Magazine article The Spectator

Music: London Piano Festival

Magazine article The Spectator

Music: London Piano Festival

Article excerpt

If two concert pianists are performing a work written for two grand pianos, there are two ways you can position the instruments. They can sit side by side, an arrangement known as 'twin beds'. Or they can be slotted together so the performers face each other. That's called a '69'.

When Martha Argerich and Stephen Kovacevich play together, they opt for twin beds. Appropriately, you might think, since they're divorced -- but really it's because Kovacevich insists on sitting so low that Argerich can't see his head if she's opposite him. With everyone else she prefers a 69, as do most pianists: it's easier to make eye contact.

And that's crucial, because it's no joke trying to synchronise with a duo partner when your own part is monstrously difficult. No wonder the two-piano repertoire is neglected.

Indeed, it might have disappeared by now if Martha Argerich hadn't decided, more than 30 years ago, that she was too nervous to play solo in public. (Ironic, when you consider that she possesses the world's most impregnable technique; if only similar jitters would silence one or two overrated celebrity pianists.)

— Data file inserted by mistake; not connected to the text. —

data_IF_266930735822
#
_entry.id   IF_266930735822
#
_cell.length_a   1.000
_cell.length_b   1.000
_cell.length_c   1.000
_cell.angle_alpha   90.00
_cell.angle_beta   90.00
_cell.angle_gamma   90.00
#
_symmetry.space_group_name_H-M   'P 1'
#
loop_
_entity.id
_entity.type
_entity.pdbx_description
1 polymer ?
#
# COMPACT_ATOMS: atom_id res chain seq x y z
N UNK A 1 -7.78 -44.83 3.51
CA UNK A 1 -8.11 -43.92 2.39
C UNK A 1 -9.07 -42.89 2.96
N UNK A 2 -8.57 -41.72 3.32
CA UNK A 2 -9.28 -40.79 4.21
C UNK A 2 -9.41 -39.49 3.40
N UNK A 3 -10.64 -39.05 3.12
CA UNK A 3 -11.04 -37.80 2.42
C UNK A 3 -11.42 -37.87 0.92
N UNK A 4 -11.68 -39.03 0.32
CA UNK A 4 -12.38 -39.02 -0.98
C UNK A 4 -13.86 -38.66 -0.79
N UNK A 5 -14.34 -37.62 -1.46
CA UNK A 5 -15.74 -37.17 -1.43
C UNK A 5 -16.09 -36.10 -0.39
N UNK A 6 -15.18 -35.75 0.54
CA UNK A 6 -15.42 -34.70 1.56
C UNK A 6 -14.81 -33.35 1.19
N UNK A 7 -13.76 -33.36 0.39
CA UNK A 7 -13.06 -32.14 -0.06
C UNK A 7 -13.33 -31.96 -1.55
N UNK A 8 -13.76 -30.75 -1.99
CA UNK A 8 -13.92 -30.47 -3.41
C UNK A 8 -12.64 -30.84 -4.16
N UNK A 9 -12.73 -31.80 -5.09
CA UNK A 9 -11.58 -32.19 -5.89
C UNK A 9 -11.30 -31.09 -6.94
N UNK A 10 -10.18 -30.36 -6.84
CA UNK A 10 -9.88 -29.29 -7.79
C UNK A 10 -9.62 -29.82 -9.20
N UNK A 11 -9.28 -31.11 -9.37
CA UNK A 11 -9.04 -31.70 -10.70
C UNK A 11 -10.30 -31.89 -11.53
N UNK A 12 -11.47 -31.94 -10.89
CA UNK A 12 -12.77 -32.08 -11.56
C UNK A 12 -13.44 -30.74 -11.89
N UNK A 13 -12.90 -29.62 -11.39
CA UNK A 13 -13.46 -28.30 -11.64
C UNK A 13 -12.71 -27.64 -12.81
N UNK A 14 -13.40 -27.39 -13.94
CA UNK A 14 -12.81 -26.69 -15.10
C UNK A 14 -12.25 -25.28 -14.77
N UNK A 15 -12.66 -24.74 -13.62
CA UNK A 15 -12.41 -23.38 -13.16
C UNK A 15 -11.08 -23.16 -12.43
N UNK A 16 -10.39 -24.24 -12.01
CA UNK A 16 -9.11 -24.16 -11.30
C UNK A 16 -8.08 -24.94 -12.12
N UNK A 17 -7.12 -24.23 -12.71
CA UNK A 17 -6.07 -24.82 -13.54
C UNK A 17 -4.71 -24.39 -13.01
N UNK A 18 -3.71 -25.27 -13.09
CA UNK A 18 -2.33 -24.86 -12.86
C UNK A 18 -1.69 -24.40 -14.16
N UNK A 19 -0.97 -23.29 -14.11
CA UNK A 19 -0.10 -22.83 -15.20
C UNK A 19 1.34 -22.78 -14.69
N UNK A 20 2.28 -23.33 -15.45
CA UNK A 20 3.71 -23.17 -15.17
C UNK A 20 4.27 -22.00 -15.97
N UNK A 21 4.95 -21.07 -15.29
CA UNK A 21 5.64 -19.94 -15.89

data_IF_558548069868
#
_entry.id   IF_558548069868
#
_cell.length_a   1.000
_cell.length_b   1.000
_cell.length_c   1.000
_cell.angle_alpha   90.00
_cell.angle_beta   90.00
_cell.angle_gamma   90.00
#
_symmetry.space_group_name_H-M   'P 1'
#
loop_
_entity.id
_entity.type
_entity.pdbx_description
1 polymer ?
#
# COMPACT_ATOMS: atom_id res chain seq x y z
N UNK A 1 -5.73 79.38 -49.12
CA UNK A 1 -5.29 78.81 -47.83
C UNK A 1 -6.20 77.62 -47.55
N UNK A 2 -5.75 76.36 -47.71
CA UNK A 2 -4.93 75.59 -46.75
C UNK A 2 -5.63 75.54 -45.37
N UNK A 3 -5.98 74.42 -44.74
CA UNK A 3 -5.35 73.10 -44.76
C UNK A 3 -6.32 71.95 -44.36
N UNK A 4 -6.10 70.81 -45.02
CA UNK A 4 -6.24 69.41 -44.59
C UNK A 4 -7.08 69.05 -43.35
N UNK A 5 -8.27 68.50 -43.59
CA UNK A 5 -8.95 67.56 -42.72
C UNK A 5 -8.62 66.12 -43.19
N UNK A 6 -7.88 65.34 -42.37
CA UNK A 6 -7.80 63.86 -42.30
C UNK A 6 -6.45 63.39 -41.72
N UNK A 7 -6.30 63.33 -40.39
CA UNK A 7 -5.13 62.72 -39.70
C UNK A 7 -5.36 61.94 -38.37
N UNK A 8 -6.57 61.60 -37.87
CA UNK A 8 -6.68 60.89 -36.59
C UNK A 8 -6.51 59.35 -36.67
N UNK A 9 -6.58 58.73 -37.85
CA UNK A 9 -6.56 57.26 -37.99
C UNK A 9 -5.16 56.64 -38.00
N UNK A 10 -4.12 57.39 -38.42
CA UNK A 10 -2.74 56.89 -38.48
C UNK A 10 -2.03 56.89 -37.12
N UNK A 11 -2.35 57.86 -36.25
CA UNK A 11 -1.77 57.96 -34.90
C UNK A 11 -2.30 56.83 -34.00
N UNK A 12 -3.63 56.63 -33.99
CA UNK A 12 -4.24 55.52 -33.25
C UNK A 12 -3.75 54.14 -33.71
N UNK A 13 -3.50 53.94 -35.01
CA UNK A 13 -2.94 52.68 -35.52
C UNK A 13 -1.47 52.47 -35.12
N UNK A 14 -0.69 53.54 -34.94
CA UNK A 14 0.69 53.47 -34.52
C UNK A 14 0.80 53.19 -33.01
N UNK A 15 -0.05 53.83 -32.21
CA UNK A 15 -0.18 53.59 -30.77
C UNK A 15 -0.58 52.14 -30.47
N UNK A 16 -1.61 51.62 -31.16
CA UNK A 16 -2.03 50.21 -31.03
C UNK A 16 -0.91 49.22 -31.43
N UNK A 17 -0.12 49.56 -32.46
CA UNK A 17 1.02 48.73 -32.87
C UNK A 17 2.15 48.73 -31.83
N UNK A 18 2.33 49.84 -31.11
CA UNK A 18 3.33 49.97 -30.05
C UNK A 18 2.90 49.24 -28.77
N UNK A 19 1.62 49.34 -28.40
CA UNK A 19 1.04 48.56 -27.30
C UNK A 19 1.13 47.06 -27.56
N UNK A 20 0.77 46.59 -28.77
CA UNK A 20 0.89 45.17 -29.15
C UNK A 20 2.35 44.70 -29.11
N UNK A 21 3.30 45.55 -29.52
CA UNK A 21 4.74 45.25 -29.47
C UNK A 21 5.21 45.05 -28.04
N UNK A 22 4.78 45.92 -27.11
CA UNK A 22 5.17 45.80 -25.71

Instead, she enticed musicians of the calibre of Kovacevich, Nelson Freire and Daniel Barenboim into joining her in arrangements of Rachmaninov's Symphonic Dances, Stravinsky's Rite of Spring and Ravel's La valse -- plus the handful of masterpieces originally written for the medium, such as Mozart's Sonata for Two Pianos in D major K 448, Brahms's St Anthony Variations and Rachmaninov's Second Suite.

Some of the most rewarding two-piano works are reductions of orchestral scores -- though perhaps 'reduction' is the wrong word. Losing the orchestration can give you more of the music. The Rite of Spring is every bit as barbarous in the hands of Argerich and Barenboim as it is under the baton of Boulez; it's just that the dissonances are spelled out differently. And if you want to make sense of Strauss's Sinfonia Domestica, first try Argerich and Alexandre Rabinovitch in Otto Singer's transcription, which strips away the special effects to uncover a forceful argument. Then hear what Furtwängler does with it.

None of this is to be confused with music for four hands on one piano. That has its own repertoire, dominated by Schubert, and its own magic: it can be enchanting to hear two voices singing from the same keyboard. …

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